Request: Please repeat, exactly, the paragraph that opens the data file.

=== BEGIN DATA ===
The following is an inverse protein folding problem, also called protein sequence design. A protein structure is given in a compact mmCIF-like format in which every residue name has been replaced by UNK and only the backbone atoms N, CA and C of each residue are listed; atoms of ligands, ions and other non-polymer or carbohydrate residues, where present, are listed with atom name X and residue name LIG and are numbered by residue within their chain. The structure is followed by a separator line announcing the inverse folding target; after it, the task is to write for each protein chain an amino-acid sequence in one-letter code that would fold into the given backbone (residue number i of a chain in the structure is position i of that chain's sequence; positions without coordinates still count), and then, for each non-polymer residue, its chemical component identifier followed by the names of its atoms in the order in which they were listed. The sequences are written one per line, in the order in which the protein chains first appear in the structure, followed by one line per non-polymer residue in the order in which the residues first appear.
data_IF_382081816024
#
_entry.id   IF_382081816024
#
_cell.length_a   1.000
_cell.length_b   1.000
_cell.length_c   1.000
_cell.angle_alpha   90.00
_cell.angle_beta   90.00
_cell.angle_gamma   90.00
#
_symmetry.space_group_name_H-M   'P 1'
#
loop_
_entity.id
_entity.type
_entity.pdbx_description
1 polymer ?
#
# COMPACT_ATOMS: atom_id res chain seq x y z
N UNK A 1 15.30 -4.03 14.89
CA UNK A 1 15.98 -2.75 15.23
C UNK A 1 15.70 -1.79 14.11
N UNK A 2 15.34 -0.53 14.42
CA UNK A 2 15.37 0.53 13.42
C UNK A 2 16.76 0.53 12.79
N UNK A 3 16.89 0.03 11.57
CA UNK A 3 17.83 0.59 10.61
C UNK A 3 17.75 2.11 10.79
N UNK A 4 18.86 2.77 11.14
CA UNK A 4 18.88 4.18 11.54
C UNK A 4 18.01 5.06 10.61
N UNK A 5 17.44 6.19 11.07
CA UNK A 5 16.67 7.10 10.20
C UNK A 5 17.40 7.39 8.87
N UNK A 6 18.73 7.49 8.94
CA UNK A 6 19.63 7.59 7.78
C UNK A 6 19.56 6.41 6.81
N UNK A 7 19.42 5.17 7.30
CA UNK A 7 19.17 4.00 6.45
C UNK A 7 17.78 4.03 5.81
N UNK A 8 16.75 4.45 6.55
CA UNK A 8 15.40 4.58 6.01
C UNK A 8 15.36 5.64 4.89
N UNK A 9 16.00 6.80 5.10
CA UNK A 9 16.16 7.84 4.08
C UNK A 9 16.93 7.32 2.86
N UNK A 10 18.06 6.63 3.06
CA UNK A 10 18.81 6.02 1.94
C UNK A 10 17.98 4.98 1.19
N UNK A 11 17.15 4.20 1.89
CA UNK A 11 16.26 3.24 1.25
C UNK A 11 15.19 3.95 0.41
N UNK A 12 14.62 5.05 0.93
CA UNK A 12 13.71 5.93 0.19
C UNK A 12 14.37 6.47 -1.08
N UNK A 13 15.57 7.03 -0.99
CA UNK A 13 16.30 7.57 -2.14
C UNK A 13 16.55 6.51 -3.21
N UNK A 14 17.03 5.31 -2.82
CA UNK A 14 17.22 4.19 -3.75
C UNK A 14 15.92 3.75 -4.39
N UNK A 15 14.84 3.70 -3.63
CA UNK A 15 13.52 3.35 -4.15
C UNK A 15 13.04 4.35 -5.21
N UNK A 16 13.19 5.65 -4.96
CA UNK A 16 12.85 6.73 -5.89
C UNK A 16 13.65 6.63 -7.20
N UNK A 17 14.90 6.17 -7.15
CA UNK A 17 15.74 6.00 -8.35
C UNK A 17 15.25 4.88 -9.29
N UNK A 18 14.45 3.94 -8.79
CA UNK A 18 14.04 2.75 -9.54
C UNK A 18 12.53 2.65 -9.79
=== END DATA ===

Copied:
The following is an inverse protein folding problem, also called protein sequence design. A protein structure is given in a compact mmCIF-like format in which every residue name has been replaced by UNK and only the backbone atoms N, CA and C of each residue are listed; atoms of ligands, ions and other non-polymer or carbohydrate residues, where present, are listed with atom name X and residue name LIG and are numbered by residue within their chain. The structure is followed by a separator line announcing the inverse folding target; after it, the task is to write for each protein chain an amino-acid sequence in one-letter code that would fold into the given backbone (residue number i of a chain in the structure is position i of that chain's sequence; positions without coordinates still count), and then, for each non-polymer residue, its chemical component identifier followed by the names of its atoms in the order in which they were listed. The sequences are written one per line, in the order in which the protein chains first appear in the structure, followed by one line per non-polymer residue in the order in which the residues first appear.